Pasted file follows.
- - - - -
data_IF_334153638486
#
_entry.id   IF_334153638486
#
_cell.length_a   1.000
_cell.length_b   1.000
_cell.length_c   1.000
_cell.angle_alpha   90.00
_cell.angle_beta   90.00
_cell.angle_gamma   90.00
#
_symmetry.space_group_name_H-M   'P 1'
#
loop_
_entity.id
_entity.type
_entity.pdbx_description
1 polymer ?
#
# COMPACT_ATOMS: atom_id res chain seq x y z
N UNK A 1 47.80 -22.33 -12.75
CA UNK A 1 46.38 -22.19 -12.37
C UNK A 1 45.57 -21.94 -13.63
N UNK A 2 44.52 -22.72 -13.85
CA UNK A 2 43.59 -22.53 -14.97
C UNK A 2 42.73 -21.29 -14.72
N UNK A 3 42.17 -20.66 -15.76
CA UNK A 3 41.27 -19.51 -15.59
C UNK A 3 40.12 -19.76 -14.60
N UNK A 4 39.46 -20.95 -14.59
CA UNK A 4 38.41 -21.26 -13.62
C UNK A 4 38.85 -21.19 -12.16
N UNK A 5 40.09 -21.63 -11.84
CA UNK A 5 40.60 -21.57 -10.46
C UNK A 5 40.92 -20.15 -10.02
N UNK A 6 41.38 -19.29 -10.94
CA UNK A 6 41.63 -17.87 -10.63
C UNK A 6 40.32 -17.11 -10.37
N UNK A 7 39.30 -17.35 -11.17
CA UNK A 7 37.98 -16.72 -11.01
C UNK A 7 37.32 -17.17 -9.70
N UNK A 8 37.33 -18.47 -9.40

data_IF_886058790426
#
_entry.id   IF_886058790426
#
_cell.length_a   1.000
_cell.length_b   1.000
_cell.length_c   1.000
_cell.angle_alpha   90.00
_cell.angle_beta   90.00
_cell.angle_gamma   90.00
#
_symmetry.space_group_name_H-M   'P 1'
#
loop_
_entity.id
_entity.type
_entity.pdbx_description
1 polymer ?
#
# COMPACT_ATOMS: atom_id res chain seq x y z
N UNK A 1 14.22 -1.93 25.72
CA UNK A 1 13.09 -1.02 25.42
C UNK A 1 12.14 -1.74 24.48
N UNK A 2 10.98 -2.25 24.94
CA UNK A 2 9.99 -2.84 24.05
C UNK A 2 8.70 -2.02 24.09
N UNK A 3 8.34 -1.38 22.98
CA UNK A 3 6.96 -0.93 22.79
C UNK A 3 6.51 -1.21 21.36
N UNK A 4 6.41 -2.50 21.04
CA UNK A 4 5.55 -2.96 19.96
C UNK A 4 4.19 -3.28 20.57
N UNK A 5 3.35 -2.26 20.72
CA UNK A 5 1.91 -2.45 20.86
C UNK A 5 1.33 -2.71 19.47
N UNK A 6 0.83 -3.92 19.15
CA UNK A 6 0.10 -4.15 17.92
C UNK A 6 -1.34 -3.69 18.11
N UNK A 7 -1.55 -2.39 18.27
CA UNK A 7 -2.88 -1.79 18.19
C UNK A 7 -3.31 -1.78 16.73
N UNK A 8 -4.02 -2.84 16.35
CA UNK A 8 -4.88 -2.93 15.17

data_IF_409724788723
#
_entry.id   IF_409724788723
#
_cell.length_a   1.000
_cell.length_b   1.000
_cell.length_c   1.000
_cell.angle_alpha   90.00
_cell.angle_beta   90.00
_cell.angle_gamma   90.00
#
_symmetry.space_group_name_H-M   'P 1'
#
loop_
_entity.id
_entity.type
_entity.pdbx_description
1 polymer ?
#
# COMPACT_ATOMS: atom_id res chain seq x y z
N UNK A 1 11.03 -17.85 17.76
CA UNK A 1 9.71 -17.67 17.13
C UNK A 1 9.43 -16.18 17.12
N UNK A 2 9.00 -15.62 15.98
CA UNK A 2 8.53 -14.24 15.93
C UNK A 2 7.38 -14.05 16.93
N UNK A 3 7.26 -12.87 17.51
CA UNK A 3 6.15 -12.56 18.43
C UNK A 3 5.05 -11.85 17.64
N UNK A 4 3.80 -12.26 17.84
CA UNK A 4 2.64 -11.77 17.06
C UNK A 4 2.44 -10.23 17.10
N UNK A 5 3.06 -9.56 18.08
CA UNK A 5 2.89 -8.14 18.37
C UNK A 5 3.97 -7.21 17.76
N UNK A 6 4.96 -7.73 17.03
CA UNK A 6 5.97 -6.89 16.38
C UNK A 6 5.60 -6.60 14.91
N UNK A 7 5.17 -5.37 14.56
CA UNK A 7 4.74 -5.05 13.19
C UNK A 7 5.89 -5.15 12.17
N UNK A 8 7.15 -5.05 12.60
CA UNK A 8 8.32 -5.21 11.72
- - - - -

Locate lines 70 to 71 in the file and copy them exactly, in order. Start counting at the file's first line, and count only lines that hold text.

CA UNK A 3 6.96 -0.93 22.79
C UNK A 3 6.51 -1.21 21.36